Sewing Single Sections

Illustrating with a six-hole section

Eight sections sewn with red threads
Eight sections sewn using red threads and six holes ~
Each section has (unusually) been treated as a separate single section

Sections ~ or signatures as some people call them [110339] ~ can be individually sewn with any number of holes. Frequently an odd number of holes is used ~ but any number greater than two works with the method shown below.

The pictures illustrated here ~ unusually ~ treat each section singly. Normally when making a multi section book the sections are linked together in a variety of ways ~ which makes things a little more complicated. I have used red thread in the topmost picture and yellow in illustrations below [125545].

Sewing a single section ~ before the thread is prepared
Before the thread is fully prepared

The thread here has been unwound from a small reel. It has preserved some of it coil. This can be straightened out by running it across the edge of a folder ~ or better still by running the thread around a beeswax block [115028] The thread is less likely to cause tangles if it is straightened and stiffened with wax. For some reason I did not do it on this occasion.

If you are wondering about the little leather strip there is an explanation [127066].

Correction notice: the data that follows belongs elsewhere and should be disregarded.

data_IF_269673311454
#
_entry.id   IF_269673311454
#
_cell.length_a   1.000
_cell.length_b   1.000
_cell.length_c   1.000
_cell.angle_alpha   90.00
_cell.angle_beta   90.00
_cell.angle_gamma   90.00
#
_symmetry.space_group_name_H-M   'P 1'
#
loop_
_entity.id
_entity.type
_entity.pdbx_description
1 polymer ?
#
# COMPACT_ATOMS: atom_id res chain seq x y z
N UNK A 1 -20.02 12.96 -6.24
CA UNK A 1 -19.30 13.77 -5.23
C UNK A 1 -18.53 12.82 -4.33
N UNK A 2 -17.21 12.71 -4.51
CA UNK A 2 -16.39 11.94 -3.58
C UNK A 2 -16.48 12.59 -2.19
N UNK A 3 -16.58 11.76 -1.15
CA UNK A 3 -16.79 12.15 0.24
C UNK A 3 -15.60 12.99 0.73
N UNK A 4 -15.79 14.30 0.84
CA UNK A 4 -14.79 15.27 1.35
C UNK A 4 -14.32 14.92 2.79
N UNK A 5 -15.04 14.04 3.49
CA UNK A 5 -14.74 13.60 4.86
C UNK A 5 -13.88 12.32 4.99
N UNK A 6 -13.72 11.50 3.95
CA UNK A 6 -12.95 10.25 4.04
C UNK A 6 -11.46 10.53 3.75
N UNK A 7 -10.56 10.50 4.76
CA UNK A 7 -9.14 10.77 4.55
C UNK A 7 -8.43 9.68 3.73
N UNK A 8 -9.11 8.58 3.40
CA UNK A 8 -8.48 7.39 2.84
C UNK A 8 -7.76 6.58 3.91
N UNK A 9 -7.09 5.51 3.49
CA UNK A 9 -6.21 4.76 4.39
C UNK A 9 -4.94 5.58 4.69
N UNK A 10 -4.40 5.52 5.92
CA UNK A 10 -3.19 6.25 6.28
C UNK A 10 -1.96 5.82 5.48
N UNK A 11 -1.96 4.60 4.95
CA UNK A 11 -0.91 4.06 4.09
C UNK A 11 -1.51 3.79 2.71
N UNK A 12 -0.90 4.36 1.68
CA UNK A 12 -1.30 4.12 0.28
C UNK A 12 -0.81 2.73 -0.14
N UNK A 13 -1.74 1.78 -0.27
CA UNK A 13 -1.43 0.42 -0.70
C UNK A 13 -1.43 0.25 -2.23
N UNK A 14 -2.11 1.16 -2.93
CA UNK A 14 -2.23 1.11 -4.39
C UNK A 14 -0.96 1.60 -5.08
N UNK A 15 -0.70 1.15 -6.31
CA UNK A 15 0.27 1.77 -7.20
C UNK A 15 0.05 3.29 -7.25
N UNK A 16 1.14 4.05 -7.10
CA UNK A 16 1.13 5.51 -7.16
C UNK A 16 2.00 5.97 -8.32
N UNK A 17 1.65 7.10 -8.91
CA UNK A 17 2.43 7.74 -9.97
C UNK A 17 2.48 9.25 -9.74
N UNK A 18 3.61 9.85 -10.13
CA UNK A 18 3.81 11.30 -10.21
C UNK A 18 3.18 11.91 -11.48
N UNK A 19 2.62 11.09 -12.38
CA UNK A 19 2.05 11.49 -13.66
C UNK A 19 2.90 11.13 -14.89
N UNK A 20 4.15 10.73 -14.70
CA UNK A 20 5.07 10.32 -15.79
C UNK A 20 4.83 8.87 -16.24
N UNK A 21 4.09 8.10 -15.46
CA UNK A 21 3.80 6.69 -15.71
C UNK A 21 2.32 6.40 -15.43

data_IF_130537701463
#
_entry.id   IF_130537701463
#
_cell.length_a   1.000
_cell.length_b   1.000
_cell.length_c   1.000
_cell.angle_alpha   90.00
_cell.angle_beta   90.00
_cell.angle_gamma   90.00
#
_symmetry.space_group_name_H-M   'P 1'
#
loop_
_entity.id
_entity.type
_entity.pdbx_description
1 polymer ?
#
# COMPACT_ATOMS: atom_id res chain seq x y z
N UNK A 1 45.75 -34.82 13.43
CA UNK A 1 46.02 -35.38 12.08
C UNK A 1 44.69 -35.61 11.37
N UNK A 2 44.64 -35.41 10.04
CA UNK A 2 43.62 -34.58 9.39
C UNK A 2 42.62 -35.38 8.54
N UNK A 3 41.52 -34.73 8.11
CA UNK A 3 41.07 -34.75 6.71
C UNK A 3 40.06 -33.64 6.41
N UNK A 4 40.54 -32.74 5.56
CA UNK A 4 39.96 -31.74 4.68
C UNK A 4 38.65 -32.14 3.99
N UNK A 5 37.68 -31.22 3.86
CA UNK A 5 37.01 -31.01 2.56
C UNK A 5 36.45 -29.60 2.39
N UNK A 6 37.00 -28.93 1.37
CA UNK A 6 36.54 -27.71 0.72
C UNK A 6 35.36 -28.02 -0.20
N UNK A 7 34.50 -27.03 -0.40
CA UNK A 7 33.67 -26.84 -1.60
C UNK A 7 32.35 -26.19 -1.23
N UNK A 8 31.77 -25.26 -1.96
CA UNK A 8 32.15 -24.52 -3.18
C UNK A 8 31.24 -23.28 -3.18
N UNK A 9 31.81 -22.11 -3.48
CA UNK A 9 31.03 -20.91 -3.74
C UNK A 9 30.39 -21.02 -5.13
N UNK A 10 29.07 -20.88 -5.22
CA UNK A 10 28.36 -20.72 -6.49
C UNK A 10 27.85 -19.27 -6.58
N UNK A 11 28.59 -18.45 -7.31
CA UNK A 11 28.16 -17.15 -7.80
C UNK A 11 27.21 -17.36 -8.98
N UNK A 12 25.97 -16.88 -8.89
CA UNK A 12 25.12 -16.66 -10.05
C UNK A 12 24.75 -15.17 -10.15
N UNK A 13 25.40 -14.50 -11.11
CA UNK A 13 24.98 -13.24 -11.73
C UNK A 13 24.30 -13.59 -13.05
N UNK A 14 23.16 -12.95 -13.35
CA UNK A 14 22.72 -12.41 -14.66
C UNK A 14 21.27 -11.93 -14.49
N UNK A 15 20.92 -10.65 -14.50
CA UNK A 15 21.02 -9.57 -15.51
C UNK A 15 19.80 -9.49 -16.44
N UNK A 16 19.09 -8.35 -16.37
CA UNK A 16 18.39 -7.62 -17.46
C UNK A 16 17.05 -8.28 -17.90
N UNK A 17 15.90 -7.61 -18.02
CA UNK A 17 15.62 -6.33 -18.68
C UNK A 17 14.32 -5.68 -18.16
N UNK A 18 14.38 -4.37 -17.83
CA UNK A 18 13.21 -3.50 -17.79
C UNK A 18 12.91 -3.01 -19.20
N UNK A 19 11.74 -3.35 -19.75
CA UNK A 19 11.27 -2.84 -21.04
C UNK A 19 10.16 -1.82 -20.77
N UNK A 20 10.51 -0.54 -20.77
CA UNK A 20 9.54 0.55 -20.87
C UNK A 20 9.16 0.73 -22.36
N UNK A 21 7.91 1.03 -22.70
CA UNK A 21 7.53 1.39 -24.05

Tap the sections down to ensure that all the holes are aligned ~ as they were when the awl was being used. Keep a firm grip on the leather strip and from the valley of the hinge pass the needle through one of the near-central holes. It helps to leave five or ten cm of thread for knot tying ~ later.

The first stitch
The first stitch

From now on ~ for a while ~ work the needle in ~ or out ~ of the next adjacent hole ~ moving in the same direction until you reach the end. At that stage turn round and work ~ in and out ~ until you reach the first hole you started with.

All this is so easy to do I have not illustrated it. It is important to stop round about now and read a bit more ~ two important matters need to be considered.

Stepping back to the easily described process of the previous paragraph ~ You may ~ if unlucky ~ that you spear a thread with the needle as it wriggles through a hole. This can cause bagginess of thread which cannot later be rectified. The next picture was taken on a different occasion ~ but shows what I describe.

Unintentional spearing of a thread
Unintentional spearing of a thread
The needle is about to be pulled towards the camera ~
to unravel the vertical thread from going through the horizontal one ~
Yes ~ alas ~ it does mean unthreading the needle

Looking at pictures further down the page you will see that my needle is a blunt one ~ a tapestry needle ~ designed to help avoid spearing threads as shown above. A shapr poijt is not necessary since a sharp awl has already done the heavy hole-making work.

Now to return to where I left off a moment ago ~ the second important stop and think point. ~

Do not go through it again at this stage. You started by going through the first hole from the valley side ~ and you would be going through from the valley side again. Remember always to avoid this.

Skip over this 'first' hole ~ making a double length loop. Then continue in and out until you are about to go through the first hole. This will ~ if all has gone correctly ~ from the outside to the inside ~ mountainside to valley side. At this stage ~ carefully ~ pass the needle onto the other side of the extra long loop ~ illustrated in the two pictures, below.